Google's Project Glass glasses will probably use a transparent LCD or AMOLED display to put information in front of your eyeballs and communicates directly with the cloud.
The tiny transparent display doesn't actually sit directly in front of your eye. It's slightly above your line of vision, so that it shouldn't interfere with your normal life.
It's location-aware thanks to a camera and GPS, and you can scroll and click on information by tilting your head. Google Glasses will also use voice input and output.
It is incredibly light, and can also be worn over glasses.
Inside is the usual set of components you'd expect in any mobile phone. There's a "powerful" CPU and "lots" of RAM (though, there was no mention of specifics)
Google Glasses brings the web literally in front of your eyes with Google Glasses
Through these glasses you will be able to access social networking sites, search for information, video chat, read text messages, emails, watch online video and post photos on social networks without having to carrying a Smartphone, Laptop or a Tablet.
Look up at the sky, and a weather forecast will appear on the little screen over your eyes. Head down the stairs into the subway, and the glasses will show you whether trains are on time. Walk down the street and get turn-by-turn directions. See something you'd like to share with friends, and the images your glasses shoot can be shared on Google+ social-media accounts.
In a press conference at Google I/O Brin said the idea of Google Glasses was to make you, "less a slave to your device." You won't have to reach into your pocket for simple notifications or to take a picture, he said.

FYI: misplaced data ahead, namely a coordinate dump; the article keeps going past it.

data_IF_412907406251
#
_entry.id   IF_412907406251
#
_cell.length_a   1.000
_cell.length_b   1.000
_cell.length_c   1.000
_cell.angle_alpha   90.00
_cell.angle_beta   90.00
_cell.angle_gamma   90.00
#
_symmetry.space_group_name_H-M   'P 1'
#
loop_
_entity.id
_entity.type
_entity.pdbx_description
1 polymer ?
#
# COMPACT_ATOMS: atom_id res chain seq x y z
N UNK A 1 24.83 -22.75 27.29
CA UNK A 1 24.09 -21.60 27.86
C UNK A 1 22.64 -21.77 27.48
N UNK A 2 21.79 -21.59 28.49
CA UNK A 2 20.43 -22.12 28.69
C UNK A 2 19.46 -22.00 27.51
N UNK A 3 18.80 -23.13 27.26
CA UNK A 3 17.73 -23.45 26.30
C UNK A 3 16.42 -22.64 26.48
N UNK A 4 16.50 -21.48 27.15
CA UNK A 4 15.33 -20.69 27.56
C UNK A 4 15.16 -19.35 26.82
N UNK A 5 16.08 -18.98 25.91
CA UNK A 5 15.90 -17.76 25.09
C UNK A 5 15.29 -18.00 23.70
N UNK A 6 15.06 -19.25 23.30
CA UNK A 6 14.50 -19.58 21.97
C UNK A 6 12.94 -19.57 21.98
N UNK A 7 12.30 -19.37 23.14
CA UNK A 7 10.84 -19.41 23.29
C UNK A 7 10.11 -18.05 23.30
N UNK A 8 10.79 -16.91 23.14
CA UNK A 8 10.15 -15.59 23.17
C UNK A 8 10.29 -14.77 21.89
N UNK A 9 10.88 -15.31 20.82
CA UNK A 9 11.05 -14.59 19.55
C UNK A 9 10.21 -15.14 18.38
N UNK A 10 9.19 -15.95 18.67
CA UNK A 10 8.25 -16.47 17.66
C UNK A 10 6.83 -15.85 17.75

"It's not for reading a book," he said, "although you could do that. It's for catching a text, or a picture.... I just took one of you now."
The glasses seem likely to appeal to runners, bicyclists and other athletes who want to take pictures of their activities as they happen. Photos and video can be programmed to be taken at automatic intervals during any activity.
Brin said he became excited about the project when he tossed his son in the air and a picture taken by the glasses captured the joyful moment, just the way he saw it.
"That was amazing," Brin said. "There was no way I could have that memory without this device."
"Someday we would like to make this so fast that you don't feel like, if you have a question, you have to go seek the [answer]. We'd like it to be so fast that you just know it. We'd like to be able to empower people to know information very, very quickly," one of the project engineers said.
Brin said that he wears a prototype pair of Google glasses much of the time as he and other members of the team he heads at the company's X Lab are in the process of refining the technology.
Google Glasses available to people passionate about Technology
"This is not a consumer device," Brin told thousands in an enthusiastically cheering audience at the company's Google I/O show . "You have to want to be on the bleeding edge. That's what this is designed for."